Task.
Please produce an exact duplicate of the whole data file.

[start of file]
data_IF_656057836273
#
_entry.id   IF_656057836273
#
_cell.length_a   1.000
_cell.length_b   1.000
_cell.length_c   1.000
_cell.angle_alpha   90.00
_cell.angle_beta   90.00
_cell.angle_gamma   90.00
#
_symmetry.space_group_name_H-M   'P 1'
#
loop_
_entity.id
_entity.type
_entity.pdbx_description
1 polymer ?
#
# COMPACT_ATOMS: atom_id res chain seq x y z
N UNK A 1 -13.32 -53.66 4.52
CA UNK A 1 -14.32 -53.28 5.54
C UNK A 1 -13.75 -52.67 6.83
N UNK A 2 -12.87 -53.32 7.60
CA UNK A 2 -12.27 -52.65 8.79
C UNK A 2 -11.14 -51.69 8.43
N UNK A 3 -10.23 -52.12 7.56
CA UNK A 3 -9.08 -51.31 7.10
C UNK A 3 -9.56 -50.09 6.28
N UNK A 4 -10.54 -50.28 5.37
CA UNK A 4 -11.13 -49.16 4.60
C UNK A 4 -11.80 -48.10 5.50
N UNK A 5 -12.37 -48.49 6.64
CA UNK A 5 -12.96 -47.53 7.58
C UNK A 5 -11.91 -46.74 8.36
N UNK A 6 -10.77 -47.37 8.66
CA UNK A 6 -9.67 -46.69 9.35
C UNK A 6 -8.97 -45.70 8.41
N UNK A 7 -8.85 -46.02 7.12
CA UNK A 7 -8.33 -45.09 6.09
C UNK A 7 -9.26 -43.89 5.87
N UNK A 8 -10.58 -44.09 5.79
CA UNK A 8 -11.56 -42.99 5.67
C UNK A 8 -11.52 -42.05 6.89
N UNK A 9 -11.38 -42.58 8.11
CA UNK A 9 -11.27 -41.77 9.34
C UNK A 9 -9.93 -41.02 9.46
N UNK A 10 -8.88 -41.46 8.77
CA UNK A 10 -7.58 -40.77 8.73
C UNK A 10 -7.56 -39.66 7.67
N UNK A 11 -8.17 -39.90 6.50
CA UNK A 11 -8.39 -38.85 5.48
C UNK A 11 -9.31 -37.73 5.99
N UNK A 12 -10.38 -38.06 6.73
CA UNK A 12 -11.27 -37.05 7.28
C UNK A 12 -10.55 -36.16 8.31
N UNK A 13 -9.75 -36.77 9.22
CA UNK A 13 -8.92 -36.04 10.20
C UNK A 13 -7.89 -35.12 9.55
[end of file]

data_IF_656057836273
#
_entry.id   IF_656057836273
#
_cell.length_a   1.000
_cell.length_b   1.000
_cell.length_c   1.000
_cell.angle_alpha   90.00
_cell.angle_beta   90.00
_cell.angle_gamma   90.00
#
_symmetry.space_group_name_H-M   'P 1'
#
loop_
_entity.id
_entity.type
_entity.pdbx_description
1 polymer ?
#
# COMPACT_ATOMS: atom_id res chain seq x y z
N UNK A 1 -13.32 -53.66 4.52
CA UNK A 1 -14.32 -53.28 5.54
C UNK A 1 -13.75 -52.67 6.83
N UNK A 2 -12.87 -53.32 7.60
CA UNK A 2 -12.27 -52.65 8.79
C UNK A 2 -11.14 -51.69 8.43
N UNK A 3 -10.23 -52.12 7.56
CA UNK A 3 -9.08 -51.31 7.10
C UNK A 3 -9.56 -50.09 6.28
N UNK A 4 -10.54 -50.28 5.37
CA UNK A 4 -11.13 -49.16 4.60
C UNK A 4 -11.80 -48.10 5.50
N UNK A 5 -12.37 -48.49 6.64
CA UNK A 5 -12.96 -47.53 7.58
C UNK A 5 -11.91 -46.74 8.36
N UNK A 6 -10.77 -47.37 8.66
CA UNK A 6 -9.67 -46.69 9.35
C UNK A 6 -8.97 -45.70 8.41
N UNK A 7 -8.85 -46.02 7.12
CA UNK A 7 -8.33 -45.09 6.09
C UNK A 7 -9.26 -43.89 5.87
N UNK A 8 -10.58 -44.09 5.79
CA UNK A 8 -11.56 -42.99 5.67
C UNK A 8 -11.52 -42.05 6.89
N UNK A 9 -11.38 -42.58 8.11
CA UNK A 9 -11.27 -41.77 9.34
C UNK A 9 -9.93 -41.02 9.46
N UNK A 10 -8.88 -41.46 8.77
CA UNK A 10 -7.58 -40.77 8.73
C UNK A 10 -7.56 -39.66 7.67
N UNK A 11 -8.17 -39.90 6.50
CA UNK A 11 -8.39 -38.85 5.48
C UNK A 11 -9.31 -37.73 5.99
N UNK A 12 -10.38 -38.06 6.73
CA UNK A 12 -11.27 -37.05 7.28
C UNK A 12 -10.55 -36.16 8.31
N UNK A 13 -9.75 -36.77 9.22
CA UNK A 13 -8.92 -36.04 10.20
C UNK A 13 -7.89 -35.12 9.55